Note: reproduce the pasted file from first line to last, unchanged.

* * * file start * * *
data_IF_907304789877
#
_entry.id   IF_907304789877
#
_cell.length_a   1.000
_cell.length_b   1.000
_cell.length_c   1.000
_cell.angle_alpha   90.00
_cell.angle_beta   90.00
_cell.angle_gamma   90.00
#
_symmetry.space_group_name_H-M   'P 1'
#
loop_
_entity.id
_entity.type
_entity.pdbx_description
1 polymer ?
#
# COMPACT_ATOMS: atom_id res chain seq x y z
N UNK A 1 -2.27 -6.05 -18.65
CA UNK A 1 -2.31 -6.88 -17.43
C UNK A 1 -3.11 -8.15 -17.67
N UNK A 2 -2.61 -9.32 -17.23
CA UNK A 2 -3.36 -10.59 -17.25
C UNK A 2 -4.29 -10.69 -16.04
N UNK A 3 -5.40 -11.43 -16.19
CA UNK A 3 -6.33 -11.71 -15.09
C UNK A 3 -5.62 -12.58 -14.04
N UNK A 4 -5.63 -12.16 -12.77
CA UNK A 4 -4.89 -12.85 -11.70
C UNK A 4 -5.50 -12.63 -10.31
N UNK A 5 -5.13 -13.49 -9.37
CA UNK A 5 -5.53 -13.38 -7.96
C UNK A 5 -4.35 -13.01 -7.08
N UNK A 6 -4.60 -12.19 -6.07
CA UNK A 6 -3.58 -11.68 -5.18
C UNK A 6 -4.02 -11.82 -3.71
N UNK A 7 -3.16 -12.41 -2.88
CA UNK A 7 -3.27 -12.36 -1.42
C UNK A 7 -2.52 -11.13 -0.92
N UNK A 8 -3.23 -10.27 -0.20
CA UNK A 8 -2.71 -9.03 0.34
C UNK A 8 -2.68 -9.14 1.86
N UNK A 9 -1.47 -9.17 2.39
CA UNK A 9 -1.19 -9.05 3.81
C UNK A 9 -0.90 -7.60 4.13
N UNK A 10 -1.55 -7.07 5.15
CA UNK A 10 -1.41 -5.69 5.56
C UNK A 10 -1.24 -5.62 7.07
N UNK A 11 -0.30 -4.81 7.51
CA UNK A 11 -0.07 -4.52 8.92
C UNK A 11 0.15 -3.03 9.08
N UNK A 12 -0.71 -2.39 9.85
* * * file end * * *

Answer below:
data_IF_907304789877
#
_entry.id   IF_907304789877
#
_cell.length_a   1.000
_cell.length_b   1.000
_cell.length_c   1.000
_cell.angle_alpha   90.00
_cell.angle_beta   90.00
_cell.angle_gamma   90.00
#
_symmetry.space_group_name_H-M   'P 1'
#
loop_
_entity.id
_entity.type
_entity.pdbx_description
1 polymer ?
#
# COMPACT_ATOMS: atom_id res chain seq x y z
N UNK A 1 -2.27 -6.05 -18.65
CA UNK A 1 -2.31 -6.88 -17.43
C UNK A 1 -3.11 -8.15 -17.67
N UNK A 2 -2.61 -9.32 -17.23
CA UNK A 2 -3.36 -10.59 -17.25
C UNK A 2 -4.29 -10.69 -16.04
N UNK A 3 -5.40 -11.43 -16.19
CA UNK A 3 -6.33 -11.71 -15.09
C UNK A 3 -5.62 -12.58 -14.04
N UNK A 4 -5.63 -12.16 -12.77
CA UNK A 4 -4.89 -12.85 -11.70
C UNK A 4 -5.50 -12.63 -10.31
N UNK A 5 -5.13 -13.49 -9.37
CA UNK A 5 -5.53 -13.38 -7.96
C UNK A 5 -4.35 -13.01 -7.08
N UNK A 6 -4.60 -12.19 -6.07
CA UNK A 6 -3.58 -11.68 -5.18
C UNK A 6 -4.02 -11.82 -3.71
N UNK A 7 -3.16 -12.41 -2.88
CA UNK A 7 -3.27 -12.36 -1.42
C UNK A 7 -2.52 -11.13 -0.92
N UNK A 8 -3.23 -10.27 -0.20
CA UNK A 8 -2.71 -9.03 0.34
C UNK A 8 -2.68 -9.14 1.86
N UNK A 9 -1.47 -9.17 2.39
CA UNK A 9 -1.19 -9.05 3.81
C UNK A 9 -0.90 -7.60 4.13
N UNK A 10 -1.55 -7.07 5.15
CA UNK A 10 -1.41 -5.69 5.56
C UNK A 10 -1.24 -5.62 7.07
N UNK A 11 -0.30 -4.81 7.51
CA UNK A 11 -0.07 -4.52 8.92
C UNK A 11 0.15 -3.03 9.08
N UNK A 12 -0.71 -2.39 9.85